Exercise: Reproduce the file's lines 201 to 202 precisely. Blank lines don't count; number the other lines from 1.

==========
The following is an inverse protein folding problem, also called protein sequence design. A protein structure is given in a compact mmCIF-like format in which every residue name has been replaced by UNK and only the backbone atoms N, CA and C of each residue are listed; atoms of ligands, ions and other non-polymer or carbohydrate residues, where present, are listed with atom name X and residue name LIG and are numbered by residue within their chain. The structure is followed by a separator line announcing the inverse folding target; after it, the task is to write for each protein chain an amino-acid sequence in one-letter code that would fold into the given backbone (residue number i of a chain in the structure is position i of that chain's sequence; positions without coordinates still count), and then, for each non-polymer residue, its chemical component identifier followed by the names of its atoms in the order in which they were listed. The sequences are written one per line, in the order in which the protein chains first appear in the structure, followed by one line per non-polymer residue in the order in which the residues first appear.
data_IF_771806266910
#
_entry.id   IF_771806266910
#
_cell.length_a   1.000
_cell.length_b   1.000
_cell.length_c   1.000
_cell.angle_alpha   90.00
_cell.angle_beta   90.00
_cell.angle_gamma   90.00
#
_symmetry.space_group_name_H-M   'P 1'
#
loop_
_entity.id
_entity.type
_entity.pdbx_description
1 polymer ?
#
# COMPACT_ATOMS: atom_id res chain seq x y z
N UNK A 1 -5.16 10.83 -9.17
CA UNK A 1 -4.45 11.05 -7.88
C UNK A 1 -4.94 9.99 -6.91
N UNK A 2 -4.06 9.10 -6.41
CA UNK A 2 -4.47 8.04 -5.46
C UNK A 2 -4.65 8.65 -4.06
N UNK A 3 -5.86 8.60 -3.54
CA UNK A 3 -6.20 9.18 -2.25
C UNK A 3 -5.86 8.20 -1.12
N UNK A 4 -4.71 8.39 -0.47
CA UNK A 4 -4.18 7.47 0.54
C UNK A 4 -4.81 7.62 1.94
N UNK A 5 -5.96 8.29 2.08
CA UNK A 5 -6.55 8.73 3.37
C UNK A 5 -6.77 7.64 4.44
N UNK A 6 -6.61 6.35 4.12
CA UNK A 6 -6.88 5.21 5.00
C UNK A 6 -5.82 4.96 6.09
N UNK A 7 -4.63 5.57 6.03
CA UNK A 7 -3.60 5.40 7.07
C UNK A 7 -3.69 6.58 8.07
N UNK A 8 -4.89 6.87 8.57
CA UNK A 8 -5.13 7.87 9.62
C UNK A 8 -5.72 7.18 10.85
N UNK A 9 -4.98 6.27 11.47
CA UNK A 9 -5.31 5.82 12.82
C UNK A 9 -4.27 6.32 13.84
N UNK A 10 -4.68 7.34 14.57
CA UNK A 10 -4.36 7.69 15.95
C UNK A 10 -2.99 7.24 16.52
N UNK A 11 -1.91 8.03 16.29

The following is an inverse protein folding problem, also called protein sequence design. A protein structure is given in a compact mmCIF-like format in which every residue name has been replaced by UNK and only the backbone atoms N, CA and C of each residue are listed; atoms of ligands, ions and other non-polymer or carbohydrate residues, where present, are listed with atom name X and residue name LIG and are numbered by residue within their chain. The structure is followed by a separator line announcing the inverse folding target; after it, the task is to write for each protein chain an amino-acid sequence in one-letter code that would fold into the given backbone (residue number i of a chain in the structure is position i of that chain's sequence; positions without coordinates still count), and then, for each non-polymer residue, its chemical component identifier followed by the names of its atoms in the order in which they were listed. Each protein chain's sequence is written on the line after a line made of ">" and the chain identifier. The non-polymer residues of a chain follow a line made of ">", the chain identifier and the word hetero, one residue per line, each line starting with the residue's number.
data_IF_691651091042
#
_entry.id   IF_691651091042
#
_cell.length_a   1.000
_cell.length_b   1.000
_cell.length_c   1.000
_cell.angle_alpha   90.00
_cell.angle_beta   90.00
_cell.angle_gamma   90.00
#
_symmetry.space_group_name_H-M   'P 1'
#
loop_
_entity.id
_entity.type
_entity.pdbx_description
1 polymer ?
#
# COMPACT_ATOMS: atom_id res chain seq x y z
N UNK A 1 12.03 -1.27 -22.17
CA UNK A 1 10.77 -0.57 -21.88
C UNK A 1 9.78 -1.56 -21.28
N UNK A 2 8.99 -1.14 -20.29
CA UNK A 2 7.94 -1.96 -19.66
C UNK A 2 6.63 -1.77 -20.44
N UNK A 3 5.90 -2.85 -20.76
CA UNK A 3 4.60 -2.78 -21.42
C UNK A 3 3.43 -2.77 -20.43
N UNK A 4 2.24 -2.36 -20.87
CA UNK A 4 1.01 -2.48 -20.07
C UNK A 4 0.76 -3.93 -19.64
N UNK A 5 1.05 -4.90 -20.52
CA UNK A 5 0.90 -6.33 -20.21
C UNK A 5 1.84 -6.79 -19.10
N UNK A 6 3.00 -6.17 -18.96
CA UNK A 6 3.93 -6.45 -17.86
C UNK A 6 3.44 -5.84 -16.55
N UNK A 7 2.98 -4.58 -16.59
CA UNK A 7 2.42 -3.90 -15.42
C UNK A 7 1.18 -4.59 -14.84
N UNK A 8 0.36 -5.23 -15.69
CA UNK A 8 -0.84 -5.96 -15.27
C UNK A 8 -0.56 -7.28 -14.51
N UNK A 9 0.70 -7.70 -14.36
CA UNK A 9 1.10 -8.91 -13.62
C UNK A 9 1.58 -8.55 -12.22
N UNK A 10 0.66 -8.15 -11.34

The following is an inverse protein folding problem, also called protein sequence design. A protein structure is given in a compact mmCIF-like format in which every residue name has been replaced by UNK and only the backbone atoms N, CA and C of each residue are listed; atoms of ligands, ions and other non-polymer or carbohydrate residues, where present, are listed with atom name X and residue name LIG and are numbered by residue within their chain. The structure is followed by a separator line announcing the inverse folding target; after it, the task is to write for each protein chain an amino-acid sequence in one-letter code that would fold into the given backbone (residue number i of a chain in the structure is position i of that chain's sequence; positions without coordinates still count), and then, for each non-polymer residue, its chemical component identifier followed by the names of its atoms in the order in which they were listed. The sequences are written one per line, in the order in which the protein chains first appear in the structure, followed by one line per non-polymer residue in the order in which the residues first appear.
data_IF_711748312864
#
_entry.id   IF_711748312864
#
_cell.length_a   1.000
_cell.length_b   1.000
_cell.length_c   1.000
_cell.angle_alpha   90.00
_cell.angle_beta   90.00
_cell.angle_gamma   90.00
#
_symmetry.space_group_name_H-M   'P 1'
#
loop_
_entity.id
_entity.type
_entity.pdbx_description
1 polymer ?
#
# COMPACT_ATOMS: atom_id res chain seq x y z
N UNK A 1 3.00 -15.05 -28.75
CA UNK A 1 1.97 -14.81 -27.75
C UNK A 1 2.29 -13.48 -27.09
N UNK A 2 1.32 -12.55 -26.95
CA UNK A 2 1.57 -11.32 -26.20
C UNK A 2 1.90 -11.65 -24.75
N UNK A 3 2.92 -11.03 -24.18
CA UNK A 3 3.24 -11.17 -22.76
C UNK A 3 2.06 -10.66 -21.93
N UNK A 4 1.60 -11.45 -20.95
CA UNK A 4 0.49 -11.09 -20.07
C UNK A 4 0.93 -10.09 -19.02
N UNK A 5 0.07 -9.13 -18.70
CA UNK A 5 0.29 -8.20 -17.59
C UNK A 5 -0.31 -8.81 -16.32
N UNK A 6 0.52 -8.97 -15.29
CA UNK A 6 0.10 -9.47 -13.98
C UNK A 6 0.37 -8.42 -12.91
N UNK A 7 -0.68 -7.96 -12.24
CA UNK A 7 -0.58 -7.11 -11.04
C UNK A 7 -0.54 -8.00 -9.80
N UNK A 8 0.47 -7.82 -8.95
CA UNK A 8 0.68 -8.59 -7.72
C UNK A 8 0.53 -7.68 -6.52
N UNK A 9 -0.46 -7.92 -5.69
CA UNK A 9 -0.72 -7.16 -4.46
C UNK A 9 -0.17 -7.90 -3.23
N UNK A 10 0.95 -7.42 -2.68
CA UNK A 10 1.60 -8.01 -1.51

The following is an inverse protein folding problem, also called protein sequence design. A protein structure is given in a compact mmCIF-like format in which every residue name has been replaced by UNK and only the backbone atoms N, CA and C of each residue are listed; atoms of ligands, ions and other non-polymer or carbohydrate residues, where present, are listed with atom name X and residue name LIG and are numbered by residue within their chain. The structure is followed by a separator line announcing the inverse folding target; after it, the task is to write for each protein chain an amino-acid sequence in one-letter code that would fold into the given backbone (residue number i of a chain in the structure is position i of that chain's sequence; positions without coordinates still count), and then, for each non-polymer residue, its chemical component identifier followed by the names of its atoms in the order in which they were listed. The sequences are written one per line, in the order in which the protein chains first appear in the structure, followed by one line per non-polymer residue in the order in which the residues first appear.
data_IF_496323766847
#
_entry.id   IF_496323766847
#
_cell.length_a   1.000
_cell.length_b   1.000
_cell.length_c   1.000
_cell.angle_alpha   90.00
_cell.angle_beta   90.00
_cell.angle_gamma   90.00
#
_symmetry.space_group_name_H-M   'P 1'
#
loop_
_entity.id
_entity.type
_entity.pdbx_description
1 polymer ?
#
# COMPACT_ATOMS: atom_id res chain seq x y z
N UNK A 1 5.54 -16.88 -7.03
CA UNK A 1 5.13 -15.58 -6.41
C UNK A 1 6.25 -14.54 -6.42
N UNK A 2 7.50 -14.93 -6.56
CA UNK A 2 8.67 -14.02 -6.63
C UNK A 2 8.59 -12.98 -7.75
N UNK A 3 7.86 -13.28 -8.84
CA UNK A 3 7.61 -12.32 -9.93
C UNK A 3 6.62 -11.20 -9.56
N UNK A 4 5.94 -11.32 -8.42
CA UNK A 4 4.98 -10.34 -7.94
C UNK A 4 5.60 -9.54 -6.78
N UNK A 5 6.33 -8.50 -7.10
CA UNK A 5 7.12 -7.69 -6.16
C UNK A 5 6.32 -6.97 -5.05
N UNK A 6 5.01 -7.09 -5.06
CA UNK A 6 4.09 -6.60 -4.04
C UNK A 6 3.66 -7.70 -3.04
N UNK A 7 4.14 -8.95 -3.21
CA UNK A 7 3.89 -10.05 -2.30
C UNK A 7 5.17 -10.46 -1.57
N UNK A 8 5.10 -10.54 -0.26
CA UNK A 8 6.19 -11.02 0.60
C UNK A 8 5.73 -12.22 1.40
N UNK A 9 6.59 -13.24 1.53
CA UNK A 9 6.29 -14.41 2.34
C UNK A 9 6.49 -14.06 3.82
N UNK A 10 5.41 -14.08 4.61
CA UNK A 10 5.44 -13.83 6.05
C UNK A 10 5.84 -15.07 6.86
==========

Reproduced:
CA UNK A 10 5.44 -13.83 6.05
C UNK A 10 5.84 -15.07 6.86